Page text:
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Hurricane Kay, Albacore on the Intrepid

Kid’s Trout Tournament at Lake Cuyumaca

Angler Jessica Sharp with an albacore in the 20-pound range. Once common, this is a rare sight on a San Diego-based boat these days.
Angler Jessica Sharp with an albacore in the 20-pound range. Once common, this is a rare sight on a San Diego-based boat these days.

Dock Totals 9/4 – 9/17: 8736 anglers aboard 328 half-day to 3-day trips out of San Diego landings over the past two weeks caught 69 barracuda, 3663 bluefin tuna (to 242 pounds), 1 blue marlin (released), 3 bocaccio, 362 bonito, 2,170 calico bass, 16,485 dorado, 20 gray smoothhound shark, 5 halibut, 4 lingcod, 1151 rockfish, 1 mako shark, 4 octopus, 291 sand bass, 4 sanddab, 241 sculpin, 200 sheephead, 4 skipjack tuna, 1 triggerfish, 137 whitefish, 26 white seabass (released), 2857 yellowfin tuna, and 551 yellowtail.

Saltwater: Hurricane Kay rolled northward along Baja Sur as a Category 1 storm, making landfall at Bahia Asunción, downgrading to a tropical storm then a depression from there. Her effects were varied and far-flung, including high winds and rain in the San Diego County mountains and desert. Aside from damage to roads and structures on both sides of the peninsula north and into the U.S. (including the new seawall at Bahia Asunción), it seems Kay affected fishing as well.

Yellowtail seemed to fall off in the counts drastically, while the dorado bite continued in force. Bluefin were caught in strong numbers just before the storm and have ebbed a bit since. There is much more debris floating about in the offshore currents, which should provide more paddy stops and continued success on dorado for the near future, though how long the bluefin continue to bite is anybody’s guess, as they are always out there somewhere.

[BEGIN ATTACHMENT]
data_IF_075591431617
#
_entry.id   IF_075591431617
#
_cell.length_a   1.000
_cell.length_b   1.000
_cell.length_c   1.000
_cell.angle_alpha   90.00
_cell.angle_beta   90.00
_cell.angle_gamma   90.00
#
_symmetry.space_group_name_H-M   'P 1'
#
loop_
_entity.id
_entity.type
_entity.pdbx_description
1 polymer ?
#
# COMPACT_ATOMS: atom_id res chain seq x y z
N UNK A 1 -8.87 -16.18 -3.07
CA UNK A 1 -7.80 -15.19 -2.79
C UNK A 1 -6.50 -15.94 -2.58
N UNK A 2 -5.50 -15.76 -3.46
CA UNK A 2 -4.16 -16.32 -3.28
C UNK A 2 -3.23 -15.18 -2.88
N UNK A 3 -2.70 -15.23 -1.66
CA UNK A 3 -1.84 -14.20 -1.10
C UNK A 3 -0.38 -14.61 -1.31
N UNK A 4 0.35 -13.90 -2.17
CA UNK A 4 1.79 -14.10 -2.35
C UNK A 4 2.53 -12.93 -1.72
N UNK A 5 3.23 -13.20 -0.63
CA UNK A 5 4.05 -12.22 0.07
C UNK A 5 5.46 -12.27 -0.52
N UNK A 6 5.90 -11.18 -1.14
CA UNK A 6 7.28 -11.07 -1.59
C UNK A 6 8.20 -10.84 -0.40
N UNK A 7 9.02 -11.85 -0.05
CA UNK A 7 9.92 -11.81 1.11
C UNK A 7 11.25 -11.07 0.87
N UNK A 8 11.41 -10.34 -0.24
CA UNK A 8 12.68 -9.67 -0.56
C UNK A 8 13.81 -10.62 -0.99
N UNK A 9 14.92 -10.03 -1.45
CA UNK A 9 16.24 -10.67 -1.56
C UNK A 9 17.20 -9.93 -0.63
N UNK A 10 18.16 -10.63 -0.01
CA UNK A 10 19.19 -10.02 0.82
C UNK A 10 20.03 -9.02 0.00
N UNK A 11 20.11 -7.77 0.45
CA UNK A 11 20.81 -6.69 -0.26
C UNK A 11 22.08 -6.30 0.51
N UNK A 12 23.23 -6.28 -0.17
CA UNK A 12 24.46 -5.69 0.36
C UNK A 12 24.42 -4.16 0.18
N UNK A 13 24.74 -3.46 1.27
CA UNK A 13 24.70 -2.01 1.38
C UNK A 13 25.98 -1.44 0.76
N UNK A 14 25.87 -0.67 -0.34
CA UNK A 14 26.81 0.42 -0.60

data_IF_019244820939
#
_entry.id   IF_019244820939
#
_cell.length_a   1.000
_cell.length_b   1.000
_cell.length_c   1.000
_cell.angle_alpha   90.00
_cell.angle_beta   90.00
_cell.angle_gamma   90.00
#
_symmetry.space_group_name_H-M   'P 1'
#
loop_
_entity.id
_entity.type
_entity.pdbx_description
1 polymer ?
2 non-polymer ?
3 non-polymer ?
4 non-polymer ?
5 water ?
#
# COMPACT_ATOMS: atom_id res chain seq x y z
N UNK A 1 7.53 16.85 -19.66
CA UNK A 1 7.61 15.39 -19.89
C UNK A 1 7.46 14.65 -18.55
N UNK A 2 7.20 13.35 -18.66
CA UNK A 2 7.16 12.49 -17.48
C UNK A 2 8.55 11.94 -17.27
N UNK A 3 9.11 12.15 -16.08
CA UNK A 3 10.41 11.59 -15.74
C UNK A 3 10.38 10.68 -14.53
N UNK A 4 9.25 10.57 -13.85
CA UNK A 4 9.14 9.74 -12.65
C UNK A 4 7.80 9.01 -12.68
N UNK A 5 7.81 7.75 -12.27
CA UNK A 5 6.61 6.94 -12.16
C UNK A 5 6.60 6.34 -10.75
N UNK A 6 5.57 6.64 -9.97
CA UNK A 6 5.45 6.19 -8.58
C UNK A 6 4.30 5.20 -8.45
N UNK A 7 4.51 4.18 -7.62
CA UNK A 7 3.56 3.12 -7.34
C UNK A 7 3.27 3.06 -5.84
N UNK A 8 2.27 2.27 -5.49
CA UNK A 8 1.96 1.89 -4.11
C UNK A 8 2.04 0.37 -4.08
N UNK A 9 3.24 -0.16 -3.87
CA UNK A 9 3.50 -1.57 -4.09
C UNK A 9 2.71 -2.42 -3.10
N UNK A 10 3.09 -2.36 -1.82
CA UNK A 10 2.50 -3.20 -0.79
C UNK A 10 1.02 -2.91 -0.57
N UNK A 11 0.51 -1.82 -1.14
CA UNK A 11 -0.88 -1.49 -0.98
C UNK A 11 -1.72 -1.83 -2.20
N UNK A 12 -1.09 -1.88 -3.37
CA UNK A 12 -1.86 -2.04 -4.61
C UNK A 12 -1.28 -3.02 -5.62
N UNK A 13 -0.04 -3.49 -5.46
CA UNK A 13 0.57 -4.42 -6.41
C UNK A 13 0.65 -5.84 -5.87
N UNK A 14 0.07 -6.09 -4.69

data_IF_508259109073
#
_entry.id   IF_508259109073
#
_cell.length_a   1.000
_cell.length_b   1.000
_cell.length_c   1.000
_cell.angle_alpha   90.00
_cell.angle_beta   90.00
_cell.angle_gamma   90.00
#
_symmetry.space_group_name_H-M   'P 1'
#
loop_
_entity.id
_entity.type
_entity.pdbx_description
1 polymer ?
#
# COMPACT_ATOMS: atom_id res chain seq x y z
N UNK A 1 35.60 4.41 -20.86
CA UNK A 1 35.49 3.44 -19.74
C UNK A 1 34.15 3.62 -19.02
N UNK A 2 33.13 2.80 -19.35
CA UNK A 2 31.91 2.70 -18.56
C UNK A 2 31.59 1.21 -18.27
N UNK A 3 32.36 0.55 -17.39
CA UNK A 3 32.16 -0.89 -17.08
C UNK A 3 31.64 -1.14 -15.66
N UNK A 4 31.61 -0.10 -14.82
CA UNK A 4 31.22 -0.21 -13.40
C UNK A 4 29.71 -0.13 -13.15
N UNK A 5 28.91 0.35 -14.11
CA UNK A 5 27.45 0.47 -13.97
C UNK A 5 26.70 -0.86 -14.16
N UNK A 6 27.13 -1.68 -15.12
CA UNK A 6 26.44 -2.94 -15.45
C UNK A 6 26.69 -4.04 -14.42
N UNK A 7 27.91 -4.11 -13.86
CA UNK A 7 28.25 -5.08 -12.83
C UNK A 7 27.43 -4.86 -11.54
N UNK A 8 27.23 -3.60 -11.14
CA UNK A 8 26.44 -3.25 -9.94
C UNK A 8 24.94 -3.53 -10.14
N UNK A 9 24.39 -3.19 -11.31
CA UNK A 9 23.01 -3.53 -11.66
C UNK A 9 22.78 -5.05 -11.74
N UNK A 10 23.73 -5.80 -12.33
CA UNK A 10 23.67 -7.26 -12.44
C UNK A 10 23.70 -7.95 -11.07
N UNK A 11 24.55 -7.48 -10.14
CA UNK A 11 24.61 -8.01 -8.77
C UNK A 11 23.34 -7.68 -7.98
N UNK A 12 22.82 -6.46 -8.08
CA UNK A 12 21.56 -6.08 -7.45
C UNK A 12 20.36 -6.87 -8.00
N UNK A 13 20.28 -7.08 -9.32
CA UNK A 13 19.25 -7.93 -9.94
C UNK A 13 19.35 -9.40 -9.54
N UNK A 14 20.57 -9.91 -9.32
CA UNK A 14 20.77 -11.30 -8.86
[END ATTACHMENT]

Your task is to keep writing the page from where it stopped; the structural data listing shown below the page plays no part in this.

Most of the overnight-plus boats cancelled their planned outings and stayed at the dock waiting for the storm to pass. But not the scheduled Intrepid eight-day trip. They instead chose to fish the northern California coast for a species that used to be the meat of the catch in San Diego, and arguably the one species, if there is any one species responsible, for building the world’s largest live-bait sportfishing fleet here in America’s finest city: Albacore.

Albacore tuna have shifted their migratory pattern northward over the past two decades, especially since the warming trend has increased annually since 2013-2014, and now their near-shore activity is centered near the Oregon/Washington border. Whether it's because they are feeding too deep when close to San Diego or because their migrational pattern completely avoids our warmer waters is debated, but either way, every season over the past decade, someone predicts a hot albacore bite within 50 miles of Point Loma and it hasn’t happened.

Running on intel, the Intrepid found albacore willing to bite as far south as off of Fort Bragg, though not in the numbers hoped for. As the effects of Kay settled, the Intrepid headed back south after getting some good central coast reds along with the albacore and big eye tuna. They finished up their trip catching bluefin and dorado, and came in with quite a mix, even for an eight-day trip. Many applauded the decision to run north rather than postpone the trip, and the hunch turned out great.

As Captain Bill Cavanaugh put it, “Our weather window was perfect, and I was able to gather enough info for us to get up to Fort Bragg and try our luck. We ended our day with 36 albacore that were mostly 18 to 25 pounds. We made the move with the possibility of having a big day on albacore that unfortunately did not happen. We did, however, have an experience that none of us will ever forget, and everyone is stoked that we gave it a try. So, with a hurricane in our way, we went north about the same distance as it would be going south and fishing the Ridge.”

Other effects in the fishery of Kay’s run north included a rare whale shark sighting in U.S. waters, an even more rare megamouth shark sighting, and a locally caught potential world record moray eel by a shore angler in the harbor during the storm. San Diegan Justin Kayasone hooked and landed a 14.44-pound, 52-inch-long moray eel, which, when officially credited, will better the old record of 10.8 pounds by nearly 4 pounds. The eel was weighed on a certified IGFA scale, so it is just a matter of the paperwork going through.